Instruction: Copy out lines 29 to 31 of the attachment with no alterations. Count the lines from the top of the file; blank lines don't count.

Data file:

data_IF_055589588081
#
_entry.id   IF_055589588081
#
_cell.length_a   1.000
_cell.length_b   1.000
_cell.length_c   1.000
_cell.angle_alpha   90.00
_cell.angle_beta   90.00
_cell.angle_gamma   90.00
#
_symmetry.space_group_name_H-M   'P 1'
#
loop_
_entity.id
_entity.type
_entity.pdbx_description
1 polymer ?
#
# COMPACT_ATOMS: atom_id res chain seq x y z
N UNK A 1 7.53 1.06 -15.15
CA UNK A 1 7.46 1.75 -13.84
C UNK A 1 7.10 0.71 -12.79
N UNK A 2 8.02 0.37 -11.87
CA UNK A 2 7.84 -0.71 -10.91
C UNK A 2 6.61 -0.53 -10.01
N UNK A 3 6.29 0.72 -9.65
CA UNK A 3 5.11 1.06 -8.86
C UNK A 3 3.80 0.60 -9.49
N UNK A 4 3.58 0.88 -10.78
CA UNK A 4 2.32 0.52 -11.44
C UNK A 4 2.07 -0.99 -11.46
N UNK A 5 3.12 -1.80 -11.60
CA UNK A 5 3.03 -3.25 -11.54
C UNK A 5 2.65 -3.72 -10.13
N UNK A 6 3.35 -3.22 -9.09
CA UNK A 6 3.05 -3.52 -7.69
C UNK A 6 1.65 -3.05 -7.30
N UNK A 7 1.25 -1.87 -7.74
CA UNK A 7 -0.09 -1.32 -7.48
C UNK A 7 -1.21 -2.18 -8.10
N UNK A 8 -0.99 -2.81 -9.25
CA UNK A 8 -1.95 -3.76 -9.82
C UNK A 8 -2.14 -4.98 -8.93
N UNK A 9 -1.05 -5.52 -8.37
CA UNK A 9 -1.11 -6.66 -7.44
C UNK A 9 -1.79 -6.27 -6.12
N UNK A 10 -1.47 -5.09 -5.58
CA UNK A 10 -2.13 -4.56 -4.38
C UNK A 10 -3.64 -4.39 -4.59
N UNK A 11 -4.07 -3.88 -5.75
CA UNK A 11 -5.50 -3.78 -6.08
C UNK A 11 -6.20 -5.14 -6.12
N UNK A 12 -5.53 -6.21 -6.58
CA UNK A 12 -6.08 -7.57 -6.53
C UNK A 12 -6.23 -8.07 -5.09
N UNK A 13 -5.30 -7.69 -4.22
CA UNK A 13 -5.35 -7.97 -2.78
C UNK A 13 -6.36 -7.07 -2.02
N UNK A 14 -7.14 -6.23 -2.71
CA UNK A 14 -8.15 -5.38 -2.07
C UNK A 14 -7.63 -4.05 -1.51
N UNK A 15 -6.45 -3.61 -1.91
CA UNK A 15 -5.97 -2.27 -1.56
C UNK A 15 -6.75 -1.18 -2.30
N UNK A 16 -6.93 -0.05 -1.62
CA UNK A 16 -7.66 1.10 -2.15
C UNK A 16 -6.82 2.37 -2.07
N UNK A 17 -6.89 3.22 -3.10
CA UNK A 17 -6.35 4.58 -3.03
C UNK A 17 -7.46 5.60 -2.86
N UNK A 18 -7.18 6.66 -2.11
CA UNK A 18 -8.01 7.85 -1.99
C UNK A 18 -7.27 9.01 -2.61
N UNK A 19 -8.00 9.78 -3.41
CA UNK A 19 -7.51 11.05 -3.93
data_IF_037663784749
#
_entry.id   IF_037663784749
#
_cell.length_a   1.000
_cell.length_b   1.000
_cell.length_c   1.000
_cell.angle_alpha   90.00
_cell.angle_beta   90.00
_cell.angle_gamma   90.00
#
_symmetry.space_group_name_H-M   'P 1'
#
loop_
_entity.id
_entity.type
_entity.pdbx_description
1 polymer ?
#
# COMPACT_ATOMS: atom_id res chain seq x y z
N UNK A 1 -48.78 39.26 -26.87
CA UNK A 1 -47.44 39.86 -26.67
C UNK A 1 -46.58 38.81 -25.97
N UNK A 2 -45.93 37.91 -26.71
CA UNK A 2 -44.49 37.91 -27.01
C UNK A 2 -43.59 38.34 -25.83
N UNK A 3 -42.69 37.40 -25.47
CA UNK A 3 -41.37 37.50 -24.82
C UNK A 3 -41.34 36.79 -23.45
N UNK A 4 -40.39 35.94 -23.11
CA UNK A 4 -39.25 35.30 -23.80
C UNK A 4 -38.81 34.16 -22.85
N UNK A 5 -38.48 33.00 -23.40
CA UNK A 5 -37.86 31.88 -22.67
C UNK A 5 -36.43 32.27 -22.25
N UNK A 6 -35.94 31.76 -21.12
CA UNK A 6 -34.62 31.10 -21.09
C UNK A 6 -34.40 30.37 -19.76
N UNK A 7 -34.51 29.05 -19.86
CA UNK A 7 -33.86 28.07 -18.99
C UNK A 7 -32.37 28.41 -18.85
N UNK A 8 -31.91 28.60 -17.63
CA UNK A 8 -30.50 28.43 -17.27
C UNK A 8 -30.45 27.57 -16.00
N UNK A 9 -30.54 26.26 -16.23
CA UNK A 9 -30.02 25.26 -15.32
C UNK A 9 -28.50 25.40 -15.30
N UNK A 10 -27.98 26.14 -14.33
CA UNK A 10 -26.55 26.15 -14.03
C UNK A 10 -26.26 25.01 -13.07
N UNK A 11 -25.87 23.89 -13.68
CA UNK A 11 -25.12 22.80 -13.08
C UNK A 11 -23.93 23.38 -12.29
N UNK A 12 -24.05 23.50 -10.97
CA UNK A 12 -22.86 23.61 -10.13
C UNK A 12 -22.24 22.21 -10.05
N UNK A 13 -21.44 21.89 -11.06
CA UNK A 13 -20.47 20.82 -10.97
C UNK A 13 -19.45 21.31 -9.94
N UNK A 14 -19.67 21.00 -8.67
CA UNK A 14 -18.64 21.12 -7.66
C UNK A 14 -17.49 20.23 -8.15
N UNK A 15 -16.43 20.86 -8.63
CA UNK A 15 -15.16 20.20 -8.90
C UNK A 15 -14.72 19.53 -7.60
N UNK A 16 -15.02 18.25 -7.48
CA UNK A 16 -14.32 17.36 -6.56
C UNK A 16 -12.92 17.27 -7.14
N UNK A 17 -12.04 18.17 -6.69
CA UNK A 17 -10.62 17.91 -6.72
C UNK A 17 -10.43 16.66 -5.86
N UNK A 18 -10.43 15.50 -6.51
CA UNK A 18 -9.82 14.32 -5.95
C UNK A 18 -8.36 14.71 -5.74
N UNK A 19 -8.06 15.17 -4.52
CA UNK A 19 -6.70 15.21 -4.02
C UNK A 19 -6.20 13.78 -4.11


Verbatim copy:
C UNK A 3 3.80 0.60 -9.49
N UNK A 4 3.58 0.88 -10.78
CA UNK A 4 2.32 0.52 -11.44